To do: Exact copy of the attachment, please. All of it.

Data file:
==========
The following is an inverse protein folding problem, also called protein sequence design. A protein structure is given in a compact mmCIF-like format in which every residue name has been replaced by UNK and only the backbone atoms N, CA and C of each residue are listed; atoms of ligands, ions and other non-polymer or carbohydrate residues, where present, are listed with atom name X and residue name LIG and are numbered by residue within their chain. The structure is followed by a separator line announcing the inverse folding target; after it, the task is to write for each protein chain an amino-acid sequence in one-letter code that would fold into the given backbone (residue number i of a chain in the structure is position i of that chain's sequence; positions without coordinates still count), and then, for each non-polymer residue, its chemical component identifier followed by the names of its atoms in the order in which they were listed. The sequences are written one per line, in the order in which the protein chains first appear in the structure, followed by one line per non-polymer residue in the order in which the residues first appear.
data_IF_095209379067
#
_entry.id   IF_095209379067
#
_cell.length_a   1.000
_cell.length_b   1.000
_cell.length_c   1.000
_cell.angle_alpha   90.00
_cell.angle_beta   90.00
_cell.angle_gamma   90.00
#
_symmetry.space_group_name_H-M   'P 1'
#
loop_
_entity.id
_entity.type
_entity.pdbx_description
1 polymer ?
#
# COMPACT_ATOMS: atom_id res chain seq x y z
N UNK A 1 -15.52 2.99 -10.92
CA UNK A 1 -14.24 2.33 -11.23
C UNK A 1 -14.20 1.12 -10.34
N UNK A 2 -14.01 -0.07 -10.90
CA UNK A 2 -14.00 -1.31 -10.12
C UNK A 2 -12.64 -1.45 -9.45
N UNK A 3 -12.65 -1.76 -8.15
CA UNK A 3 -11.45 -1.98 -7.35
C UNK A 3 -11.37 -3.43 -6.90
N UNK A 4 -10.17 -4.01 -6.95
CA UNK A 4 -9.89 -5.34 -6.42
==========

The following is an inverse protein folding problem, also called protein sequence design. A protein structure is given in a compact mmCIF-like format in which every residue name has been replaced by UNK and only the backbone atoms N, CA and C of each residue are listed; atoms of ligands, ions and other non-polymer or carbohydrate residues, where present, are listed with atom name X and residue name LIG and are numbered by residue within their chain. The structure is followed by a separator line announcing the inverse folding target; after it, the task is to write for each protein chain an amino-acid sequence in one-letter code that would fold into the given backbone (residue number i of a chain in the structure is position i of that chain's sequence; positions without coordinates still count), and then, for each non-polymer residue, its chemical component identifier followed by the names of its atoms in the order in which they were listed. The sequences are written one per line, in the order in which the protein chains first appear in the structure, followed by one line per non-polymer residue in the order in which the residues first appear.
data_IF_095209379067
#
_entry.id   IF_095209379067
#
_cell.length_a   1.000
_cell.length_b   1.000
_cell.length_c   1.000
_cell.angle_alpha   90.00
_cell.angle_beta   90.00
_cell.angle_gamma   90.00
#
_symmetry.space_group_name_H-M   'P 1'
#
loop_
_entity.id
_entity.type
_entity.pdbx_description
1 polymer ?
#
# COMPACT_ATOMS: atom_id res chain seq x y z
N UNK A 1 -15.52 2.99 -10.92
CA UNK A 1 -14.24 2.33 -11.23
C UNK A 1 -14.20 1.12 -10.34
N UNK A 2 -14.01 -0.07 -10.90
CA UNK A 2 -14.00 -1.31 -10.12
C UNK A 2 -12.64 -1.45 -9.45
N UNK A 3 -12.65 -1.76 -8.15
CA UNK A 3 -11.45 -1.98 -7.35
C UNK A 3 -11.37 -3.43 -6.90
N UNK A 4 -10.17 -4.01 -6.95
CA UNK A 4 -9.89 -5.34 -6.42